Jim Morgan, a legendary wrestling coach at UTC and at Baylor School, died Friday, as did John Farr, another local wrestling icon.
Coach Morgan had retired from Baylor in 2010 at age 72 after being head wrestling coach for 25 years. He led the Red Raiders to nine of the school’s 13 state traditional team titles, the last one coming just before his retirement at the Williamson County Agricultural Expo Center, as Baylor edged McCallie, 282 to 277.
John Farr attended Rita Wert Elementary School, graduated from Baylor School and earned his bachelor’s degree from the University of Chattanooga. He got his masters at the University of Tennessee, Knoxville and a doctorate at Middle Tennessee State University.
He was in the Army for over 30 years and retired as a Lt.
Colonel. He taught in the public schools at Red Bank High School where he started the wrestling program, Chattanooga Central, and Sale Creek. He coached Red Bank to a then-record three straight state wrestling championships.
Coach Farr started the wrestling program at Chattanooga State, directed state tournaments, officiated NCAA Division I tournaments and served on the High School National Federation Wrestling Rules Committee and advisory boards. He retired from Chattanooga State Community College as head of the humanity department.
He was a member of three halls of fame: Greater Chattanooga Area Sports Hall of Fame, TSSAA and the Tennessee Chapter of the National Wrestling Hall of Fame. He was president of the Greater Chattanooga Area Sports Hall of Fame, member of Incline Investors Club, Chattanooga Area Historical Association and Red Bank Historical Association.
Upon Coach Morgan's retirement, sports writer B.B. Branton called him "not only a Hall of Fame coach, but a Hall of Fame person."
On his watch, Baylor was 539-84-1, with six state duals titles, 60 individual state champions, including four-time winners Jordan Leen and Bailey Whitaker.
Coach Morgan was a member of three halls of fame - Chattanooga, Baylor School and the Tennessee chapter of the National Wrestling Hall of Fame.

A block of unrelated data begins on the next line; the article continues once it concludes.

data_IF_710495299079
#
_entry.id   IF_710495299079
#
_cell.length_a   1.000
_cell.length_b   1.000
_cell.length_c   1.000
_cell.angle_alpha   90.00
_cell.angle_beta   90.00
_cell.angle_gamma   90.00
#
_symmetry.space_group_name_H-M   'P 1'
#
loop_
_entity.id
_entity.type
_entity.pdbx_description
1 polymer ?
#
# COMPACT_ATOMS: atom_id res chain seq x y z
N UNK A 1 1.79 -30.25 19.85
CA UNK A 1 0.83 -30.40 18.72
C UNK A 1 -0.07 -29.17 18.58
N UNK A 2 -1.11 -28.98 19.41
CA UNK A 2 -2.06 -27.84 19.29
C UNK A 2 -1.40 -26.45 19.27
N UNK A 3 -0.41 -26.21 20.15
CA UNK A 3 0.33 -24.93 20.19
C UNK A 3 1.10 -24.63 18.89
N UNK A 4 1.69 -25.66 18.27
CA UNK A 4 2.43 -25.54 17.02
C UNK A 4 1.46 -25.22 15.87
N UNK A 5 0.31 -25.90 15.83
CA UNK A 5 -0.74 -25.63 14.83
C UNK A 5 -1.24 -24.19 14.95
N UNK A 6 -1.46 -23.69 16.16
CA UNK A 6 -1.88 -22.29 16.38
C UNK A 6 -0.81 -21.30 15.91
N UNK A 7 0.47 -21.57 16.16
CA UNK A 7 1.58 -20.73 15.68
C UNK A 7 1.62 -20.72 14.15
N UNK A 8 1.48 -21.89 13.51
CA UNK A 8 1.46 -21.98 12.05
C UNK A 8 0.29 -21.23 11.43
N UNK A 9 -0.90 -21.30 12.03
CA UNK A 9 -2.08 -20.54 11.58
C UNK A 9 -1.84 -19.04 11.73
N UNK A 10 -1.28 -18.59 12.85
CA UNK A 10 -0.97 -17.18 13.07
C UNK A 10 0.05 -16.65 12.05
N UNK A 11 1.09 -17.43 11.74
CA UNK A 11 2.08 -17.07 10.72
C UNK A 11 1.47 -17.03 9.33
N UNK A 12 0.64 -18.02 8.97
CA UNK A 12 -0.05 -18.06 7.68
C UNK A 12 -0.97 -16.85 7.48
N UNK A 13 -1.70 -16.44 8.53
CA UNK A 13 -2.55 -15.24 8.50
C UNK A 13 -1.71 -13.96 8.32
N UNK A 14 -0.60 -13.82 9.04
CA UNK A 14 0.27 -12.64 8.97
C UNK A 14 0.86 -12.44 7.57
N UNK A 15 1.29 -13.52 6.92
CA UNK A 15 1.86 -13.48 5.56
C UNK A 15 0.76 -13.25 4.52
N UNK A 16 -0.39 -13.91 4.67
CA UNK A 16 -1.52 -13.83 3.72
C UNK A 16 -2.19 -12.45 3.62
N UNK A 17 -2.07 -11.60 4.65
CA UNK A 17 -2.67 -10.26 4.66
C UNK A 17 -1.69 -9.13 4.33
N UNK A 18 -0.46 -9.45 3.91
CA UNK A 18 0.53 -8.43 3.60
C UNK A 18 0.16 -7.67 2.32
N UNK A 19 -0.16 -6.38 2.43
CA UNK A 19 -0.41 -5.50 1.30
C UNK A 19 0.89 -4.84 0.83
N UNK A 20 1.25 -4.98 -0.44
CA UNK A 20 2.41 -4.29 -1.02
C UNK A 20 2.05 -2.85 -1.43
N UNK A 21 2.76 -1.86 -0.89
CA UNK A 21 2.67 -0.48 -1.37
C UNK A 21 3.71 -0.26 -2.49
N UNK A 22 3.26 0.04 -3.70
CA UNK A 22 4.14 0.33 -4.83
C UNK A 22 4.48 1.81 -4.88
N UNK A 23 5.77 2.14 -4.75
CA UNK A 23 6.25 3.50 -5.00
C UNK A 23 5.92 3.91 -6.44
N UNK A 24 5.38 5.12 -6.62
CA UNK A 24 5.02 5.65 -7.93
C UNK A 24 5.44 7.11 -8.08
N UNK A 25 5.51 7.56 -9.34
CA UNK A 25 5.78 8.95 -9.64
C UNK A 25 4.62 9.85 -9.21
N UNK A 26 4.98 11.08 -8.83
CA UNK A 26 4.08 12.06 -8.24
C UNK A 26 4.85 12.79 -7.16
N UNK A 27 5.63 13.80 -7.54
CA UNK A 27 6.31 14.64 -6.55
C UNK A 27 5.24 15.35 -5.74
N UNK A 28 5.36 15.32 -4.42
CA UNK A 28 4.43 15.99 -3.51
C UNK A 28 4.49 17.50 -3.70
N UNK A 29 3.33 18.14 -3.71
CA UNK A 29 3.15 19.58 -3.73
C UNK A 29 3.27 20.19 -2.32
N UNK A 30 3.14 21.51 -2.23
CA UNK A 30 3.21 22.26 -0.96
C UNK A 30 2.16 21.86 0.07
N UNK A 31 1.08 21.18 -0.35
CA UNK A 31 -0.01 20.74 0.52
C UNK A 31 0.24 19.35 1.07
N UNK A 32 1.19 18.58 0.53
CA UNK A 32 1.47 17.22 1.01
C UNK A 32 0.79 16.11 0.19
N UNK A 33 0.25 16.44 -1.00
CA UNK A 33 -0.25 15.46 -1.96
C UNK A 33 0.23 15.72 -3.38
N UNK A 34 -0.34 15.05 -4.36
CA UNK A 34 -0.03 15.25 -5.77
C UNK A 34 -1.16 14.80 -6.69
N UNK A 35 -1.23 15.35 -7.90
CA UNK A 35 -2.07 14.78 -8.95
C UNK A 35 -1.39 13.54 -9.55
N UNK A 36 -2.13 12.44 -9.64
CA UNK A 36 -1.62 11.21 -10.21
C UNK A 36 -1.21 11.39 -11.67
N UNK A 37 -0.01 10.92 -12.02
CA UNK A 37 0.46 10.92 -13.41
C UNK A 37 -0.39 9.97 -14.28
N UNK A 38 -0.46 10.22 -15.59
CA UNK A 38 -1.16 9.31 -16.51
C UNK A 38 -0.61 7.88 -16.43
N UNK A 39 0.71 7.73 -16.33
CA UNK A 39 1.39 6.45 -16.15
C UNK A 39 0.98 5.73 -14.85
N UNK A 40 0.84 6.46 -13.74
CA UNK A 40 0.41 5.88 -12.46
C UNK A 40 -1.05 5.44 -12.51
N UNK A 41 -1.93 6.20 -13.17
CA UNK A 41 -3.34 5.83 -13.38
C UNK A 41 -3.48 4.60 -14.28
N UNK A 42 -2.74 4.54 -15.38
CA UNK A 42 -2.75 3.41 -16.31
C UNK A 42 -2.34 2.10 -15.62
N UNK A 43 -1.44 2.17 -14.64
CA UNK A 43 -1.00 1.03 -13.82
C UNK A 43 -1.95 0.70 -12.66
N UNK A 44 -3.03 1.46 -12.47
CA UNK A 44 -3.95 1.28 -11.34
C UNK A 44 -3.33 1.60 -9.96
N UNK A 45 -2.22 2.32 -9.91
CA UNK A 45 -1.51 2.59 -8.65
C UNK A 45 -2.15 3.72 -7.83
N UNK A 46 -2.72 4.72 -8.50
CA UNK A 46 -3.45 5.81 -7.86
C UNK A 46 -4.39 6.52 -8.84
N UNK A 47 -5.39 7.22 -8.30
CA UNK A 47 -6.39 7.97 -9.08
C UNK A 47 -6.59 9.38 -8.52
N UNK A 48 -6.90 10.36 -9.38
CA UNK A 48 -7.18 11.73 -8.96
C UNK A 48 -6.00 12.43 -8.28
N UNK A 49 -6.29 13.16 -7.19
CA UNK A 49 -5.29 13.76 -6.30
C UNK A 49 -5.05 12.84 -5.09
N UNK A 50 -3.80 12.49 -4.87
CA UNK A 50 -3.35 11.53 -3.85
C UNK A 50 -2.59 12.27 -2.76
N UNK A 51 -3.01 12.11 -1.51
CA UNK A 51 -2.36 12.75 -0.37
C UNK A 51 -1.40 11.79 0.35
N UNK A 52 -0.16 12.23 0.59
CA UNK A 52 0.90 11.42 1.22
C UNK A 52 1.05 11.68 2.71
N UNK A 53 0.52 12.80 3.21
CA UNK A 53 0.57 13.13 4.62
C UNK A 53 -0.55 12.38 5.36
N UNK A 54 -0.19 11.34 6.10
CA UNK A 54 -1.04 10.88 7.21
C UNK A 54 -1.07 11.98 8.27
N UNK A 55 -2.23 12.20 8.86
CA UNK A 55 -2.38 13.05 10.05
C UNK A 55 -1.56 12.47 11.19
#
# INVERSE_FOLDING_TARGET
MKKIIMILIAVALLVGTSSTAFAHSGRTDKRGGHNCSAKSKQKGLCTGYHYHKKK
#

Writer Branton said, "Jim Morgan has had coaching success for 50 years from his start at Red Bank Junior High School in the early 1960s, followed as an assistant coach at McCallie School, one year as head coach at Pine Crest School (Fla.) and 16 years as head coach at Tennessee at Chattanooga.
"A quality administrator and innovator as well as coach, he served as director of the state traditional tournament for 25 years, (1985 to 2009) when the event was held at UTC's Maclellan Gym and later at McKenzie Arena.
"He helped make the state tournament as fan-friendly as possible by having coordinating individual match numbers at each mat and in the program, have the tournament scoring system in the program and even had a pay phone installed in the Maclellan Gym lobby.
"As a young chemistry teacher at McCallie in the mid-1960s, he had the students in mind as he established a used book store on campus. He allowed students to swap used books, one for one, or for purchase at a discounted rate so as to avoid the cost of new books for every class."
“Whatever success I have had as a coach it is based on my relationship with coach Morgan,’’ said Jim Glasser, Lovett School (Atlanta) wrestling coach and three-time Southern champion at UTC.
“He was my coach for nearly 18 years from the time I wrestled in the YMCA program for Missionary Elementary School, then at McCallie and finally at UTC, stated Glasser who won a pair of national prep championships (1966, ’67) as a junior and senior at McCallie. “He was and always will be my number one guy in wrestling.’
Coach Morgan told the story of how Glasser's father, Dr. Julian Glasser, convinced the young chemistry teacher/assistant wrestling coach the need for a Master's Degree in science.
"In the winter of 1968, I was planning to leave my teaching and coaching position at McCallie after the spring semester and go to graduate school at UT in Knoxville,'' stated Morgan.
But UTC wrestling coach Andy Nardo died during the 1967 season, Joe Geri served as coach for the 1967-68 season and Jim Morgan became head coach in the fall of 1968.